• May have low concordance when measured in the same patient [7, 8] 
  • May be subject to variability over time and in response to asthma treatments [9].

 

Importantly, these biomarkers can be characterised by high specificity, but low sensitivity, rendering them more useful in the identification of T2-high patients. In clinical practice, the most useful tool to identify T2-low asthma phenotype is the absence of any evidence of increased values in biomarkers of T2-high asthma. In addition, it seems that there is an association of T2-low asthma with obesity, smoking, pollutants, viral or bacterial infections and advanced age. 

Pathophysiologically, T2-low asthma may be characterised by neutrophilic (NA) or the paucigranulocytic (PGA; absent sputum eosinophilia/neutrophilia) phenotype of inflammation [10]. Th1 and/or Th17 cells seem to be the key effector cells in this setting.

Several studies have related asthma severity to airway inflammation and eosinophilic inflammation to asthma management, asthma control and to predicting response to inhaled corticosteroids (ICS) [11]. Type 2 inflammation appears to be related to the fractional exhaled nitric oxide (FeNO) production, as reflected by FeNO, serum immunoglobulin (Ig)E and blood eosinophils, plays a central role in small airways dysfunction in adults with moderate to severe persistent asthma [12]. A recent study observed a correlation between 17β-oestradiol and sputum neutrophils in females with severe, postmenopausal asthma – implying a central role of neutrophils [14]. It is hoped that data from RASP-UK will serve to confirm these findings.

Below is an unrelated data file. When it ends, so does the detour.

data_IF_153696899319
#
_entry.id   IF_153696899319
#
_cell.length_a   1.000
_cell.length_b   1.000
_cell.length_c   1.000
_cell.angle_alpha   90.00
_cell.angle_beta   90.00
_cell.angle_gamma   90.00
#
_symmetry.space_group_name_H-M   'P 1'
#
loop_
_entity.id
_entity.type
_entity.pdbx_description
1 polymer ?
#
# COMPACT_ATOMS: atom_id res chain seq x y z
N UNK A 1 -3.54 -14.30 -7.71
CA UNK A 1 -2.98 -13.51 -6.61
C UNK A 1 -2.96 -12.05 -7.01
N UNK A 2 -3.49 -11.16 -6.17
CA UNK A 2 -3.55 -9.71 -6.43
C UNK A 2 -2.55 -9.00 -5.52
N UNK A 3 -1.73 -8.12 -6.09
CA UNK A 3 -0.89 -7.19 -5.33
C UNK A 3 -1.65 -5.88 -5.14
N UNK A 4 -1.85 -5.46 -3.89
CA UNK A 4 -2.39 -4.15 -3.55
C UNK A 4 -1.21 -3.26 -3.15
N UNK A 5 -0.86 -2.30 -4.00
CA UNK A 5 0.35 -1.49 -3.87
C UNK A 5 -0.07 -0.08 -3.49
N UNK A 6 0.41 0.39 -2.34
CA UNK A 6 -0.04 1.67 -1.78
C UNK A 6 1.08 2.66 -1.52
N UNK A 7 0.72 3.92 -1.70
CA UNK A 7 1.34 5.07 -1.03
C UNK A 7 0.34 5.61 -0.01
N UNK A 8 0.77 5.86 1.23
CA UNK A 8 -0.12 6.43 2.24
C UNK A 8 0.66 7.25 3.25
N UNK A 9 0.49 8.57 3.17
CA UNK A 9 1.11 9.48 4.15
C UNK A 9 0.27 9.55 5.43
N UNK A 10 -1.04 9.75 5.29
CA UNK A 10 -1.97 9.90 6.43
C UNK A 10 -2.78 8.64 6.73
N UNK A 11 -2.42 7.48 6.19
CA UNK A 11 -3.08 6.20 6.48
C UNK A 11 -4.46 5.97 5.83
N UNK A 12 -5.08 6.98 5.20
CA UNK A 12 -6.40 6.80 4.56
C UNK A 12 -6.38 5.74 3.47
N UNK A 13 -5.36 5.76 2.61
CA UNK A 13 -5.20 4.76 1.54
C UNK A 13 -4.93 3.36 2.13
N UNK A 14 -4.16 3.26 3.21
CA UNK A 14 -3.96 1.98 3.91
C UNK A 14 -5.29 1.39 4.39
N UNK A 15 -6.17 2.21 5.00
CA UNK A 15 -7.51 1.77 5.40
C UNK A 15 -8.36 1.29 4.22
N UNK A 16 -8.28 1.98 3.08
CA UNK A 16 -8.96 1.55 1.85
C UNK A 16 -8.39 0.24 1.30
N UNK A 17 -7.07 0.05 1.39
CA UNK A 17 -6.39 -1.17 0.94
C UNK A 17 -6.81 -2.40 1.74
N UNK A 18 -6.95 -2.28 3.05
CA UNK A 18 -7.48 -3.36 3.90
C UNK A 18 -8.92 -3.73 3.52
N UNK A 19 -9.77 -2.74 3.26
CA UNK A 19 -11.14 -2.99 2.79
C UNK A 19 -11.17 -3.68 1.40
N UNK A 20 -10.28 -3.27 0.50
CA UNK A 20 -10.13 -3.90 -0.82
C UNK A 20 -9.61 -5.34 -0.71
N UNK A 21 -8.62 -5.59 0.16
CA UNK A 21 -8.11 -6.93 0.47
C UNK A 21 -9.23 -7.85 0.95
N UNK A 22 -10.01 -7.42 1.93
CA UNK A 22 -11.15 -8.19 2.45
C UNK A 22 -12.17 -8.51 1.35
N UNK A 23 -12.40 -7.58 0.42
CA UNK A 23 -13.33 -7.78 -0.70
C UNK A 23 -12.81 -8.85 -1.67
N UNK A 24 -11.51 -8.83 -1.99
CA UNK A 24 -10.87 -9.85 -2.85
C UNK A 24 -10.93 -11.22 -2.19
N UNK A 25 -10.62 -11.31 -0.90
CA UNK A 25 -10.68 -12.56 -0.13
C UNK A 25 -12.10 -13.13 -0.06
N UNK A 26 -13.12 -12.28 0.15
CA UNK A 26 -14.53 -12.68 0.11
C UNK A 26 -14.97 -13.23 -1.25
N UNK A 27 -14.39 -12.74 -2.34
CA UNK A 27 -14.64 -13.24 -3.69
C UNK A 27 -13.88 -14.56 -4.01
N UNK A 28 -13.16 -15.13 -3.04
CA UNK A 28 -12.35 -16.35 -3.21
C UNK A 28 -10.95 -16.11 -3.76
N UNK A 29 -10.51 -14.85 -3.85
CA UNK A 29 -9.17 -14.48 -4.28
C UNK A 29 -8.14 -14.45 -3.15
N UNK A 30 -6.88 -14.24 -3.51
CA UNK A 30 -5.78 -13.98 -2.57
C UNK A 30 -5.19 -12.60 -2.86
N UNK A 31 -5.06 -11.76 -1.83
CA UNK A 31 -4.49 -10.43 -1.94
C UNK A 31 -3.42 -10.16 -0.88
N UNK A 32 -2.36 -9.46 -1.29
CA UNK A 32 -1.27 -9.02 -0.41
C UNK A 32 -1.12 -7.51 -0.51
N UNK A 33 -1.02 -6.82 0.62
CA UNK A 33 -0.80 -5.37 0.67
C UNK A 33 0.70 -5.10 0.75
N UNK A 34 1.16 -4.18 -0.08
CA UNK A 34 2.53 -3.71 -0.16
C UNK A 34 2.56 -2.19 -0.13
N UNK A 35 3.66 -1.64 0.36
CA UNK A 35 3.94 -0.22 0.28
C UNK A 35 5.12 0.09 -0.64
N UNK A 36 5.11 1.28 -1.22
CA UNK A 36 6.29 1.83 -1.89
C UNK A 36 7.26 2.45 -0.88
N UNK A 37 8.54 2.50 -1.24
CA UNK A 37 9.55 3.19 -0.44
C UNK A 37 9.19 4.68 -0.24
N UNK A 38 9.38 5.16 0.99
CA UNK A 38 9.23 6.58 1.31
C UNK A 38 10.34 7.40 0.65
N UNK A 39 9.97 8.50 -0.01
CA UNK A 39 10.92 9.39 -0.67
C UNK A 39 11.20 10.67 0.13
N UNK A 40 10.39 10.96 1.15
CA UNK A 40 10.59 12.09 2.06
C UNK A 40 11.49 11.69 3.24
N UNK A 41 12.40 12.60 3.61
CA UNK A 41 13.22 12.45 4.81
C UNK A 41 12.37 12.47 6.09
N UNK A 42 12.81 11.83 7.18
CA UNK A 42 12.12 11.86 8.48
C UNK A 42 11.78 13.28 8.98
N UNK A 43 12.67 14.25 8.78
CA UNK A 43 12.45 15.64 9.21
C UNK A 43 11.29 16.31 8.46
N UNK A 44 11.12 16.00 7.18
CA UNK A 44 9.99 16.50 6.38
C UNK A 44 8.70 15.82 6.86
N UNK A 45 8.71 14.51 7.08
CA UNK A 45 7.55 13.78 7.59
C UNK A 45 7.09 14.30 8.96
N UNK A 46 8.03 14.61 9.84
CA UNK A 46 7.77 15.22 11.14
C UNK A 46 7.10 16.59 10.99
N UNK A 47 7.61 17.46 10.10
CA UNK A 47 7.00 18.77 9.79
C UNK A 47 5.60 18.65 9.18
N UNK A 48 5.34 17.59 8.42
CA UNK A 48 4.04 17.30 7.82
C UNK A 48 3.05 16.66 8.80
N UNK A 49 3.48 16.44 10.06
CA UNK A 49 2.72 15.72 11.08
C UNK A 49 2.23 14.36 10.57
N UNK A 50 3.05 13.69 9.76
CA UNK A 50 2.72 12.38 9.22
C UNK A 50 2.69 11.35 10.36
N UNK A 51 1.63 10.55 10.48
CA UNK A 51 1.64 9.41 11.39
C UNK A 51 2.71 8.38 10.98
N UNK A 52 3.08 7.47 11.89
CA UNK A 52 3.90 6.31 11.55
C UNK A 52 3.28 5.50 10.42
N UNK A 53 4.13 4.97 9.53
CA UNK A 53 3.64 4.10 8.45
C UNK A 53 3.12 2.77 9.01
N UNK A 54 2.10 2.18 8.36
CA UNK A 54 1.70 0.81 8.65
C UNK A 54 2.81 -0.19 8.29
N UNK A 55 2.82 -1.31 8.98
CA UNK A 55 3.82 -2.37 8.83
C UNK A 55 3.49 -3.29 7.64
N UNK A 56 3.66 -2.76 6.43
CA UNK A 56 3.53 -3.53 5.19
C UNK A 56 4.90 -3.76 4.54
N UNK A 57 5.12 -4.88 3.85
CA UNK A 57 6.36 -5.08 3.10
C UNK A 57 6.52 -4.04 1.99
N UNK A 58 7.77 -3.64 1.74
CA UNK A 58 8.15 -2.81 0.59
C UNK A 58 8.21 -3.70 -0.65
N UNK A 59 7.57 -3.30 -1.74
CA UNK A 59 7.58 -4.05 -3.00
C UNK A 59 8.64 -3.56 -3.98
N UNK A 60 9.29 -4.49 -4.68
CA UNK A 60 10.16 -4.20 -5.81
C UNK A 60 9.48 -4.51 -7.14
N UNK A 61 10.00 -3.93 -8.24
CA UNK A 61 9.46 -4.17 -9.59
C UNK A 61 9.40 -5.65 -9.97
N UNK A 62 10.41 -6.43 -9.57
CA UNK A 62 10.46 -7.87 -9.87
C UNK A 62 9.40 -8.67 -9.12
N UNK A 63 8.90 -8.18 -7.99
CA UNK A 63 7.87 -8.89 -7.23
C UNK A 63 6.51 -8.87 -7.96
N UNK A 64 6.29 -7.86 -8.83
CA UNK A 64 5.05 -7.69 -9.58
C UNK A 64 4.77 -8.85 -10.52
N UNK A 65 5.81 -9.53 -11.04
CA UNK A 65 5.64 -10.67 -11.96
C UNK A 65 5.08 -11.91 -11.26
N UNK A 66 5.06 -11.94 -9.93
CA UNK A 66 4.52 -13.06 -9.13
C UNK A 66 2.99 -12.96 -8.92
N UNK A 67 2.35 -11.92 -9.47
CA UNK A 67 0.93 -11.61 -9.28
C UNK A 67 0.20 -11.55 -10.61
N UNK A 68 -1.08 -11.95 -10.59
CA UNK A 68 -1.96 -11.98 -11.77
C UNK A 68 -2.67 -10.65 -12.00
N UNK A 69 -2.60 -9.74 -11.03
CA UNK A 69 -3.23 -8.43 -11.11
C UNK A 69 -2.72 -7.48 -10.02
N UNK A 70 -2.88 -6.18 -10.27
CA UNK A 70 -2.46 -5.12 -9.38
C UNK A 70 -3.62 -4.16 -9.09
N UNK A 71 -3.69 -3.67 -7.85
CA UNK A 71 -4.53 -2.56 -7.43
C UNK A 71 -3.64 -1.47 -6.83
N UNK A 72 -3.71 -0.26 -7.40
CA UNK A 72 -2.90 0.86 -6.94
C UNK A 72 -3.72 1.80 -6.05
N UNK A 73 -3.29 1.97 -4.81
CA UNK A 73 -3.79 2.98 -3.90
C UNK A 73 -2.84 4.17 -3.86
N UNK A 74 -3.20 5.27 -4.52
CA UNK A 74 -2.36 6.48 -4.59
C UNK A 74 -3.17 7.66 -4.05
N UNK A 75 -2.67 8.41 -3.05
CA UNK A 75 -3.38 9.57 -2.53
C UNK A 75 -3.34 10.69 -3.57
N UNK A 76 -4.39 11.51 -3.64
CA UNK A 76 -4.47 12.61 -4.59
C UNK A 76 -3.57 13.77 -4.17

Exacerbation assessment was a pre-specified secondary analysis of data from a 48-week, multicentre, randomised controlled clinical study comparing the use of biomarkers and symptoms to adjust steroid treatment in a T2-low severe asthma-enriched cohort [RASP].

Participants were phenotyped as T2-low (FeNO ≤20 ppb and blood eosinophil count [PBE] ≤150 cells/μL) or T2-high (FeNO>20 or PBE>150) at study enrolment and at each exacerbation. We have recently reported the findings of the exacerbation analyses, including comparison of exacerbators and non-exacerbators, the physiological changes at exacerbation in those who had evidence of T2 biology at exacerbation versus those that did not, and the stability of inflammatory phenotypes when stable and at exacerbation.